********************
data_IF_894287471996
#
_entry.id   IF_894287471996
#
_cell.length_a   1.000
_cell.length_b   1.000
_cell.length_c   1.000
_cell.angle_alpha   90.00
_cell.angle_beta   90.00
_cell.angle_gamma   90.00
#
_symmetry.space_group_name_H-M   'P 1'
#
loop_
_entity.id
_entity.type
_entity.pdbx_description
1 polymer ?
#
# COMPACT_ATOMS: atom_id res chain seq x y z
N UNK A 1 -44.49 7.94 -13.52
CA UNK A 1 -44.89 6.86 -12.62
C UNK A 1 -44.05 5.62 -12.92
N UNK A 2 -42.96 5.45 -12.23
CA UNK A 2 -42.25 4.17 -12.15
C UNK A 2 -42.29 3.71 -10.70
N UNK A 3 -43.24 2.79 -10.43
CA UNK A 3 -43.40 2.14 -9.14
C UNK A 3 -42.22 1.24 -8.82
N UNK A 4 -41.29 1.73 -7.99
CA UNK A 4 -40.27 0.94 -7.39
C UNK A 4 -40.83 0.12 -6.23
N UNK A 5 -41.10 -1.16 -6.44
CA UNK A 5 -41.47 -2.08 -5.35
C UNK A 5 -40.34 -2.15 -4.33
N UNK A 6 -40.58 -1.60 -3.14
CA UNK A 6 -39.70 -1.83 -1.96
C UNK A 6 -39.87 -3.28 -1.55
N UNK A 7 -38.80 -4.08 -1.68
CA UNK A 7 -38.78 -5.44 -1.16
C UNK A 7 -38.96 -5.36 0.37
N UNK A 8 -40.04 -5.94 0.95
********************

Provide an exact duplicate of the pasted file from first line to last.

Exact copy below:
data_IF_894287471996
#
_entry.id   IF_894287471996
#
_cell.length_a   1.000
_cell.length_b   1.000
_cell.length_c   1.000
_cell.angle_alpha   90.00
_cell.angle_beta   90.00
_cell.angle_gamma   90.00
#
_symmetry.space_group_name_H-M   'P 1'
#
loop_
_entity.id
_entity.type
_entity.pdbx_description
1 polymer ?
#
# COMPACT_ATOMS: atom_id res chain seq x y z
N UNK A 1 -44.49 7.94 -13.52
CA UNK A 1 -44.89 6.86 -12.62
C UNK A 1 -44.05 5.62 -12.92
N UNK A 2 -42.96 5.45 -12.23
CA UNK A 2 -42.25 4.17 -12.15
C UNK A 2 -42.29 3.71 -10.70
N UNK A 3 -43.24 2.79 -10.43
CA UNK A 3 -43.40 2.14 -9.14
C UNK A 3 -42.22 1.24 -8.82
N UNK A 4 -41.29 1.73 -7.99
CA UNK A 4 -40.27 0.94 -7.39
C UNK A 4 -40.83 0.12 -6.23
N UNK A 5 -41.10 -1.16 -6.44
CA UNK A 5 -41.47 -2.08 -5.35
C UNK A 5 -40.34 -2.15 -4.33
N UNK A 6 -40.58 -1.60 -3.14
CA UNK A 6 -39.70 -1.83 -1.96
C UNK A 6 -39.87 -3.28 -1.55
N UNK A 7 -38.80 -4.08 -1.68
CA UNK A 7 -38.78 -5.44 -1.16
C UNK A 7 -38.96 -5.36 0.37
N UNK A 8 -40.04 -5.94 0.95